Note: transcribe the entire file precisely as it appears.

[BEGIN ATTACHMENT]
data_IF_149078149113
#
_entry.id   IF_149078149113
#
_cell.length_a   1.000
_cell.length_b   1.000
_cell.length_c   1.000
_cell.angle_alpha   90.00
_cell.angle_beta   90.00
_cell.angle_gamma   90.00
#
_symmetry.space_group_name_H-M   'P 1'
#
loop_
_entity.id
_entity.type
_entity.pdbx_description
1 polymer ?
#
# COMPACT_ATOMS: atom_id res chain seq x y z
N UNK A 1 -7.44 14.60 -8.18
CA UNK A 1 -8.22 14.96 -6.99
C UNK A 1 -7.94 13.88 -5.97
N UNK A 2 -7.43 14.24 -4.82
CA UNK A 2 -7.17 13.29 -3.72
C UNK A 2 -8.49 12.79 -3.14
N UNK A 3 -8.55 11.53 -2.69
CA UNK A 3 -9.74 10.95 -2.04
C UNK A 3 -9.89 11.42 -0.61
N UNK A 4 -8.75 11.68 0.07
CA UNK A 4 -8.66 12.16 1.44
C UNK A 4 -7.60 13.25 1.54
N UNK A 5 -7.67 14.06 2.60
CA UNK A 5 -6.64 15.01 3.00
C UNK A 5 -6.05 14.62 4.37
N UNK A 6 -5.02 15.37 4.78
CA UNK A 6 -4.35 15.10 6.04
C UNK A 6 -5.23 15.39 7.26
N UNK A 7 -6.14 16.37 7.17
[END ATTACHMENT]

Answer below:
data_IF_149078149113
#
_entry.id   IF_149078149113
#
_cell.length_a   1.000
_cell.length_b   1.000
_cell.length_c   1.000
_cell.angle_alpha   90.00
_cell.angle_beta   90.00
_cell.angle_gamma   90.00
#
_symmetry.space_group_name_H-M   'P 1'
#
loop_
_entity.id
_entity.type
_entity.pdbx_description
1 polymer ?
#
# COMPACT_ATOMS: atom_id res chain seq x y z
N UNK A 1 -7.44 14.60 -8.18
CA UNK A 1 -8.22 14.96 -6.99
C UNK A 1 -7.94 13.88 -5.97
N UNK A 2 -7.43 14.24 -4.82
CA UNK A 2 -7.17 13.29 -3.72
C UNK A 2 -8.49 12.79 -3.14
N UNK A 3 -8.55 11.53 -2.69
CA UNK A 3 -9.74 10.95 -2.04
C UNK A 3 -9.89 11.42 -0.61
N UNK A 4 -8.75 11.68 0.07
CA UNK A 4 -8.66 12.16 1.44
C UNK A 4 -7.60 13.25 1.54
N UNK A 5 -7.67 14.06 2.60
CA UNK A 5 -6.64 15.01 3.00
C UNK A 5 -6.05 14.62 4.37
N UNK A 6 -5.02 15.37 4.78
CA UNK A 6 -4.35 15.10 6.04
C UNK A 6 -5.23 15.39 7.26
N UNK A 7 -6.14 16.37 7.17